In football season we see a significant number of ankle and knee injuries as well as foot injuries.

It is always best when you are concerned that your child has pain in the knee, ankle or foot after a sports injury to have it evaluated. If they have swelling of the area and difficulty putting weight on the leg this could signify a broken bone. Kids also have growth plates, areas in the bone where growth is occurring. These are very susceptible to injury and damage if injuries go undiagnosed. The outcome can be abnormal growth of this bone following an injury.

Do not wait for pain in an extremity to go away if your child has difficulty putting weight on it. Come to us and let one of our physicians examine the joint and decide whether an x-ray is necessary. We have digital x-ray on site and our physicians have extensive experience reading these x-rays. If there is a fracture or concern about a broken bone we will place the patient in a splint to keep the injury safely immobilized until further specialist evaluation can be obtained.

With locations in Spring Hill and New Port Richey we have you covered.

Does my cut need stitches ?

Monday, July 29th, 2013

Wound repair is one of the procedures we perform frequently at Suncoast Urgent Care. When our skin is "cut" there is a risk of infection and there is always scar formation, that is the only way for skin to heal.

What is important is that a professional determine whether the cut needs to have stitches placed to help close the wound. If the wound is very small, or if it does not penetrate the skin too deeply stitches or skin adhesive can be avoided. Cleaning the wound thoroughly is the highest priority to minimize any chance of infection. Secondly, if the wound penetrates the skin completely the structures beneath the skin must be explored to ensure there is no injury to blood vessels, ligaments , tendons or muscles. After exploration and thorough washing of the wound it is closed with sterile stitches.

Closing wounds minimizes the risk of infection and results in smaller scars as it assists the body in going through the stages of wound healing that always follow an injury. By closing the wound the body has less work to do to heal itself by creating a line of scar tissue.

When there is any doubt about a cut it is always best to have it evaluated. We will also make sure your tetanus vaccination status is up to date.

Prior to wound preparation a cut is anesthetized (numbed) with lidocaine to ensure there is no discomfort while we clean and close it.

Some wounds can be closed with skin adhesive. This is a glue which can be applied over the wound. Your provider will discuss the pros and cons of glue versus stitches if they are both options.

A Warning to the "Weekend Warrior"

Wednesday, June 12th, 2013

Are you a Weekend Warrior?  A Weekend Warrior is an individual who participates in sports at a level for which they are not in proper shape or physically conditioned.  A Weekend Warrior injury is what we call the injury that occurs as a result.

These injuries most commonly occur when adults who do not exercise regularly go out after work or on the weekends to play sports thinking “I’ve got this covered.”  Unfortunately, when we are working full-time and when we do not exercise regularly our muscles, tendons and ligaments lose strength.  Weekend Warrior injuries can occur when any part of our body that has not been exercised regularly is strained by the force of movement:  Shoulders, backs, and calves....no where is immune.

A common Weekend Warrior injury is a strain, pull or rupture of the Achilles tendon. That lay up that used to come so easily can pull the Achille’s tendon with such extreme power that an injury occurs; the pivoting and changing direction when playing basketball or tennis happens so rapidly that it may cause a rupture of the Achille’s tendon or strain elsewhere.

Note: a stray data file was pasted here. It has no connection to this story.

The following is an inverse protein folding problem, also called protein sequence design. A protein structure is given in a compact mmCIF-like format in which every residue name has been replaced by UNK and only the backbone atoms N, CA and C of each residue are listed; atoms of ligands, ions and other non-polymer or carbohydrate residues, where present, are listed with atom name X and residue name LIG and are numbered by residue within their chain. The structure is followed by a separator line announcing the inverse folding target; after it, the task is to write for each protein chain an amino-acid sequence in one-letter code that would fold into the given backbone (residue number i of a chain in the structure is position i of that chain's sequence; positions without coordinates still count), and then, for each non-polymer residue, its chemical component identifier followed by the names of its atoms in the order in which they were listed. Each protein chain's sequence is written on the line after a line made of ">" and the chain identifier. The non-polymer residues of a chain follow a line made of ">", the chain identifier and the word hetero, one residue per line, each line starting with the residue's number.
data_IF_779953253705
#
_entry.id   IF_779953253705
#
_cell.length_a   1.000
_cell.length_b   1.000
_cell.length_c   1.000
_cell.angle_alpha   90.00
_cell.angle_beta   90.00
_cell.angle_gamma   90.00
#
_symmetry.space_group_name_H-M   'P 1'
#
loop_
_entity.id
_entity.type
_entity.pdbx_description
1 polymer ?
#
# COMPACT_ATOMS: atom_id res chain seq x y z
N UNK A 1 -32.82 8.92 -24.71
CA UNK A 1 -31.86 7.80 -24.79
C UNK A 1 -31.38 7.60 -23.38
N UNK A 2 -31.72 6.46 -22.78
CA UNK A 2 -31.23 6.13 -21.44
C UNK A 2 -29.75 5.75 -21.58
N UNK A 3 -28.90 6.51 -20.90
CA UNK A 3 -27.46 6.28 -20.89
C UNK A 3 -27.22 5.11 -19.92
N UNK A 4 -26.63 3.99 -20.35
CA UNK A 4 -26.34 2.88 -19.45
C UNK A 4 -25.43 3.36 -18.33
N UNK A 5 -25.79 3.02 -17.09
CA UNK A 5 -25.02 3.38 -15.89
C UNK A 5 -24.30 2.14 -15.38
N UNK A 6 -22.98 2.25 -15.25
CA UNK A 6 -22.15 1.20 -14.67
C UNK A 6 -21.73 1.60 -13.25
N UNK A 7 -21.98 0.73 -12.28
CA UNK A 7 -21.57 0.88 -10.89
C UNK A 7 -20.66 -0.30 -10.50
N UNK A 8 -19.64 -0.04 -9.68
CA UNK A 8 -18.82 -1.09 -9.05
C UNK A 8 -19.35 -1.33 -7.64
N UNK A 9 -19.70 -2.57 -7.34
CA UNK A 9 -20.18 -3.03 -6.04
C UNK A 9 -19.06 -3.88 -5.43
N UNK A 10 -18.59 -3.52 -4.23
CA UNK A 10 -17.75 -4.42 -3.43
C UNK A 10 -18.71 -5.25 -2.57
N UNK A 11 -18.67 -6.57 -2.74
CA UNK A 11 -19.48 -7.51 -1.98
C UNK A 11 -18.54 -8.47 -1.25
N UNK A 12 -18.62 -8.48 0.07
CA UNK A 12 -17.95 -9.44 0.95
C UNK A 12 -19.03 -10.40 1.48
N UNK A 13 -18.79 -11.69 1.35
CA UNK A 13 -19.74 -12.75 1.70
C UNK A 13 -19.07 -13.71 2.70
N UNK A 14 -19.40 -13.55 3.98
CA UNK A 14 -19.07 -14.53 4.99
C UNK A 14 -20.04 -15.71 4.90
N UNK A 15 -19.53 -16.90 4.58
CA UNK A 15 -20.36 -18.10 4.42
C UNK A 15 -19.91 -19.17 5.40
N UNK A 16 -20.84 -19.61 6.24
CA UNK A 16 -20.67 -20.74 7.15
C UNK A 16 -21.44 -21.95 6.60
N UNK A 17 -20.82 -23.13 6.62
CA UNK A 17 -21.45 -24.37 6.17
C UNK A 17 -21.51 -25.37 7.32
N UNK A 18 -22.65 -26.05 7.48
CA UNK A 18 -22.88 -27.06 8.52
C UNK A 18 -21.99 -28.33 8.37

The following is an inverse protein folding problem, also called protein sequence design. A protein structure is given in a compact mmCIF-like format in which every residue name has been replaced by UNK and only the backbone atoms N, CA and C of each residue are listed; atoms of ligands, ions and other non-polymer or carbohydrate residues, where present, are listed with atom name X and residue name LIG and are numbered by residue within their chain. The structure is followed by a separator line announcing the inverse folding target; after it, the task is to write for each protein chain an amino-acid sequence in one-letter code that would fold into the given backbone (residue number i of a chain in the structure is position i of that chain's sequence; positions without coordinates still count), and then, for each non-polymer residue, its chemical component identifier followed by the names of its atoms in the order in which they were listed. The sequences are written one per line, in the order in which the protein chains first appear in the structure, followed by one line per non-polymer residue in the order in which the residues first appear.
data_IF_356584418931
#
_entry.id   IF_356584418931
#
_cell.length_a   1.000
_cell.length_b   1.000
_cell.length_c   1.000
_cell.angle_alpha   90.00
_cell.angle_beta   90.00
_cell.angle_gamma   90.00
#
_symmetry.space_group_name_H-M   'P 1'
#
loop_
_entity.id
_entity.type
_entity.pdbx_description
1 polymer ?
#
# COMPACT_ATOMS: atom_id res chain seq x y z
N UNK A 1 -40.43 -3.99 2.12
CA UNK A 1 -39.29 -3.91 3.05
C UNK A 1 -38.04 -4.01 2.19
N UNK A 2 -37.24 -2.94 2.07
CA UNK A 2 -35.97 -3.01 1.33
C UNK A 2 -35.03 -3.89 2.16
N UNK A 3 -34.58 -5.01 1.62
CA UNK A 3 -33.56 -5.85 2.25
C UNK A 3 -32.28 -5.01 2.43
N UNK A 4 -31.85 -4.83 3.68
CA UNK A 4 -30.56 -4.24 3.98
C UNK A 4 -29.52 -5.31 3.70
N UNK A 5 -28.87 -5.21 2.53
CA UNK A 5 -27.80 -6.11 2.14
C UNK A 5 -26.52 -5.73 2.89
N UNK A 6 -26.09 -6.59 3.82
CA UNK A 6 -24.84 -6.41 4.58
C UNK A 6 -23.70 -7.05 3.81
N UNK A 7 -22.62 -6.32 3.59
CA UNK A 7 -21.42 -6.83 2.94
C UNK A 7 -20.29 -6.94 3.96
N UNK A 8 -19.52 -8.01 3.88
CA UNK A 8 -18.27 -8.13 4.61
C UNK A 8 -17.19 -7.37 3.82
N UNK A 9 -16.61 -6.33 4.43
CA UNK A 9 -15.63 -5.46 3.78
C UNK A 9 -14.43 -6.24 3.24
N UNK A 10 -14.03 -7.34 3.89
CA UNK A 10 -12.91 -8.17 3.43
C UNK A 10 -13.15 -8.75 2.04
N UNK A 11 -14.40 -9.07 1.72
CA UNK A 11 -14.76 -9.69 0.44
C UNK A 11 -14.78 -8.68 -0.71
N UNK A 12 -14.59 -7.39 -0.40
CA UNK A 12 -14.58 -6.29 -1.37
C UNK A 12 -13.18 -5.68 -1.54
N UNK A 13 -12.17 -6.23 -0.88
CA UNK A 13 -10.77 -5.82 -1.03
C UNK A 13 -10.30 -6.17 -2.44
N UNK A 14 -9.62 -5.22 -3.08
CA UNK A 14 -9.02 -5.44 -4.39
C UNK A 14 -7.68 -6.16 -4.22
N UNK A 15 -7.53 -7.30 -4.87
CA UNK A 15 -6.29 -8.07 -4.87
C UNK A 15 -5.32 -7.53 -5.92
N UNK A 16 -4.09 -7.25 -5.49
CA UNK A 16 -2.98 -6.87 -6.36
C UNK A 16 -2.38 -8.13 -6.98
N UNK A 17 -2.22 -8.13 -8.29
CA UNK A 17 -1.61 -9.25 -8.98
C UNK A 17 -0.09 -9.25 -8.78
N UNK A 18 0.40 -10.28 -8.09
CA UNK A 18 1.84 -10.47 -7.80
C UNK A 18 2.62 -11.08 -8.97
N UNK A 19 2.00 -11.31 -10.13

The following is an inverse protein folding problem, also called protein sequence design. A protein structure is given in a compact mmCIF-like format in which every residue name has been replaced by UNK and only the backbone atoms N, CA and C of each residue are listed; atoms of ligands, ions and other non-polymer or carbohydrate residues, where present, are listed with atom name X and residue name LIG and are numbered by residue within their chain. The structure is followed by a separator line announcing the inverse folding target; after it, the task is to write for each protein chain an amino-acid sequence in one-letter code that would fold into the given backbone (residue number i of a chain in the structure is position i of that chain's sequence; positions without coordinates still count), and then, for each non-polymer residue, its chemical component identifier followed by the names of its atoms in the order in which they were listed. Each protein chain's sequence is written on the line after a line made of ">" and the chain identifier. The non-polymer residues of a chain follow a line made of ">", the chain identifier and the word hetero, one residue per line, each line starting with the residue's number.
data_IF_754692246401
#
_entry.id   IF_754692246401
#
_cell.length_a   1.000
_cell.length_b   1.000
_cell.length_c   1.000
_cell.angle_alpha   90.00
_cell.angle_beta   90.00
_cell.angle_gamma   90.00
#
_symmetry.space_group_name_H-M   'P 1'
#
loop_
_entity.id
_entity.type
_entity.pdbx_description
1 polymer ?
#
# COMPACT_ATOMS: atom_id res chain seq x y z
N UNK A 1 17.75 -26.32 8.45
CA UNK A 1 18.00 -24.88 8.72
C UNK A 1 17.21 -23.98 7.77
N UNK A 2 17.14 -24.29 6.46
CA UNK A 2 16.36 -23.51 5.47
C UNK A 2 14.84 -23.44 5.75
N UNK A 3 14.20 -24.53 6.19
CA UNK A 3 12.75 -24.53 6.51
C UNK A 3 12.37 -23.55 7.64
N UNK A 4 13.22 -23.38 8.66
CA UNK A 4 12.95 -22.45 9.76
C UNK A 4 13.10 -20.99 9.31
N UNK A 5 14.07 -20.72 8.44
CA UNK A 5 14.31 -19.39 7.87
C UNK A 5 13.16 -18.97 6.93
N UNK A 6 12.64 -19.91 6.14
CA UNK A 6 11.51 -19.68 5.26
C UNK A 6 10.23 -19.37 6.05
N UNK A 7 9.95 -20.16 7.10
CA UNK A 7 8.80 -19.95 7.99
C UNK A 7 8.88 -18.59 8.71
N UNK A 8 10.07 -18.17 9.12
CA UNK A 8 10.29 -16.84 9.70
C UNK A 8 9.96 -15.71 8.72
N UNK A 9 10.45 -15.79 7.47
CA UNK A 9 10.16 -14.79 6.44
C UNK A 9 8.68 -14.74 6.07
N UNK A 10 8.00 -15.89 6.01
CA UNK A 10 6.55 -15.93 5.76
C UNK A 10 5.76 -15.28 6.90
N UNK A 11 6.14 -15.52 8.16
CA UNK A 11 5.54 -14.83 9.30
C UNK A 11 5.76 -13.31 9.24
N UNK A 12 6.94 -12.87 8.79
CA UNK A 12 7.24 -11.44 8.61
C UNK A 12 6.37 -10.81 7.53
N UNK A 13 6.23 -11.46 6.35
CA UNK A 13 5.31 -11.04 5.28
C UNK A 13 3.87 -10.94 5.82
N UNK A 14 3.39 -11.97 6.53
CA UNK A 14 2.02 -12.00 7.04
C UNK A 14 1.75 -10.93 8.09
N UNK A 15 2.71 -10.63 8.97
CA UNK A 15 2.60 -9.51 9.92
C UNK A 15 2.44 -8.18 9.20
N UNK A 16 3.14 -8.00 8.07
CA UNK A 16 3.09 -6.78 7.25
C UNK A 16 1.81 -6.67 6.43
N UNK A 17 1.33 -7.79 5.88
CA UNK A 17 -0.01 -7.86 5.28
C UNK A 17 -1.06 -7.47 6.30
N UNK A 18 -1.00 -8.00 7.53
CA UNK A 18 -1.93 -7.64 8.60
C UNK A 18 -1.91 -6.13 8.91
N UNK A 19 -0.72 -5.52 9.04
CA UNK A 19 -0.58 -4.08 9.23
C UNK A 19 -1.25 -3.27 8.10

Studies have shown that the force put on the achilles tendon can be up to 10 times your body weight when performing extreme changes in direction. An achilles tendon that is "conditioned" can endure this force, but one which is not can quite easily rupture.

As the summer starts we want to remind all those Weekend Warriors out there to be careful as you head out to play with your children or friends.  It is  important to condition and strengthen before heading out to the courts, fields and beaches and to remember to start slowly and build endurance week by week.

So, be careful and smart as you head off to play.  Remember to start slowly and build up strength.  But, if you get hurt....Suncoast Urgent Care is here when you need us!

 

What is a Growth Plate Injury ?

Tuesday, May 28th, 2013

When it is suspected that a child has broken a bone it is important to determine whether or not the growth plate has been injured.  But what is a growth plate?  And what does it mean if the growth plate is injured?

Growth plates are special areas along the bone that allow for growth. These areas along the bone are actually cartilage that generates new cells which, in time, form bone as children grow. These areas are fragile and are easily injured. When a growth plate is injured continued growth at that site may become impaired which is the reason it is important to follow any injury to a growth plate carefully.

Growth plates are cartilage and they are seen as black lines on an x-ray. It is often not possible to see growth plate injuries on an x-ray unless the injury  also involves bone.

If a child has an injury and it is suspected that there may be a break or a sprain, it is important to have an initial x-ray and examination to determine whether or not stabilization of the injured area is appropriate.  If the area is very painful and there is swelling, it is often difficult to determine at the time of injury whether the growth plate has been affected.  As a result, when a child has pain around a growth plate after a traumatic injury it is standard practice to assume there is a growth plate injury and treat it as such.

At Suncoast Urgent Care it is our practice to schedule a follow up examination in 7-10 days after the initial visit. During this time much of the pain and swelling from the injury (e.g.: ankle sprain) subsides. When the patient returns for a repeat examination it is often much easier for the examining physician to determine whether the pain is coming from the bone, growth plate or ligament.

Allowing time for recovery allows us the opportunity for a clearer, and thus more accurate exam. If appropriate, a follow-up x-ray may be indicated to help determine which type of injury has occurred.